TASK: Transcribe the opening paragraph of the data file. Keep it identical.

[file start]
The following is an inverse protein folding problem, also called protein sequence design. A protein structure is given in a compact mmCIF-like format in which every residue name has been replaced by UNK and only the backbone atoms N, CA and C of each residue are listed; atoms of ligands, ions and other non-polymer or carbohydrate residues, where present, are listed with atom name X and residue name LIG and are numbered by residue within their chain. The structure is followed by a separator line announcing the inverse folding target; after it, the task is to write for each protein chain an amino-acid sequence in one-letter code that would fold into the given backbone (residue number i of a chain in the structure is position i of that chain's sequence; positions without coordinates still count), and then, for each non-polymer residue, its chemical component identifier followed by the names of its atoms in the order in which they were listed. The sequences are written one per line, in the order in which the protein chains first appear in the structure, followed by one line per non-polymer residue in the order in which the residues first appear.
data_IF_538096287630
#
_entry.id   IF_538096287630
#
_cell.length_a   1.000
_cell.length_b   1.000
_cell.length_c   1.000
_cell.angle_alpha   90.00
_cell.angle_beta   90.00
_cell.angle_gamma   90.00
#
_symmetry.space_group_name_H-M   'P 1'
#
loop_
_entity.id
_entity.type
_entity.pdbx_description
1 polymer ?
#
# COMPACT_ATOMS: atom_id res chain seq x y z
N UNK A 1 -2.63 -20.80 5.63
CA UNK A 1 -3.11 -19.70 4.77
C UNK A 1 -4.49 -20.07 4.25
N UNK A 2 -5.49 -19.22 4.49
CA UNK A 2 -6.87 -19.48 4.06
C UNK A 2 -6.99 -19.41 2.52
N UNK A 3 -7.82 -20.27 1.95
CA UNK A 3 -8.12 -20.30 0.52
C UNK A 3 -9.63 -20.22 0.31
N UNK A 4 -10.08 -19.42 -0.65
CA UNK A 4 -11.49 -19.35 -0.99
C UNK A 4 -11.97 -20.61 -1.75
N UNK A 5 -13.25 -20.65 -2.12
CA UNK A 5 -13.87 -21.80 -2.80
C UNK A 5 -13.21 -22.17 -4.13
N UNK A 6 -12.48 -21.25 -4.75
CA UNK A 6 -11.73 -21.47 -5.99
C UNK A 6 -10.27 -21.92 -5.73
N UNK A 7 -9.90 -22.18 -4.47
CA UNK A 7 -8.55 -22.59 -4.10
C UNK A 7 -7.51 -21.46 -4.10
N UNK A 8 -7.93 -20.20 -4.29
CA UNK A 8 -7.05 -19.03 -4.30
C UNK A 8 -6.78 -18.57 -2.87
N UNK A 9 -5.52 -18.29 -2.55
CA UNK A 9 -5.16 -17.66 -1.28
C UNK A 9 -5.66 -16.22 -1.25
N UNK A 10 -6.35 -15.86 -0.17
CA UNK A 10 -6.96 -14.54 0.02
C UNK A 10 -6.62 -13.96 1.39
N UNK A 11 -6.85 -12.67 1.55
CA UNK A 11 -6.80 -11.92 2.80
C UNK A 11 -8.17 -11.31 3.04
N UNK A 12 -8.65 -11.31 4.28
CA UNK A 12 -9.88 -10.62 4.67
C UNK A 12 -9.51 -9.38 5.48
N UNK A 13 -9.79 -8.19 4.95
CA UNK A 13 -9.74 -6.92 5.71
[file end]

The following is an inverse protein folding problem, also called protein sequence design. A protein structure is given in a compact mmCIF-like format in which every residue name has been replaced by UNK and only the backbone atoms N, CA and C of each residue are listed; atoms of ligands, ions and other non-polymer or carbohydrate residues, where present, are listed with atom name X and residue name LIG and are numbered by residue within their chain. The structure is followed by a separator line announcing the inverse folding target; after it, the task is to write for each protein chain an amino-acid sequence in one-letter code that would fold into the given backbone (residue number i of a chain in the structure is position i of that chain's sequence; positions without coordinates still count), and then, for each non-polymer residue, its chemical component identifier followed by the names of its atoms in the order in which they were listed. The sequences are written one per line, in the order in which the protein chains first appear in the structure, followed by one line per non-polymer residue in the order in which the residues first appear.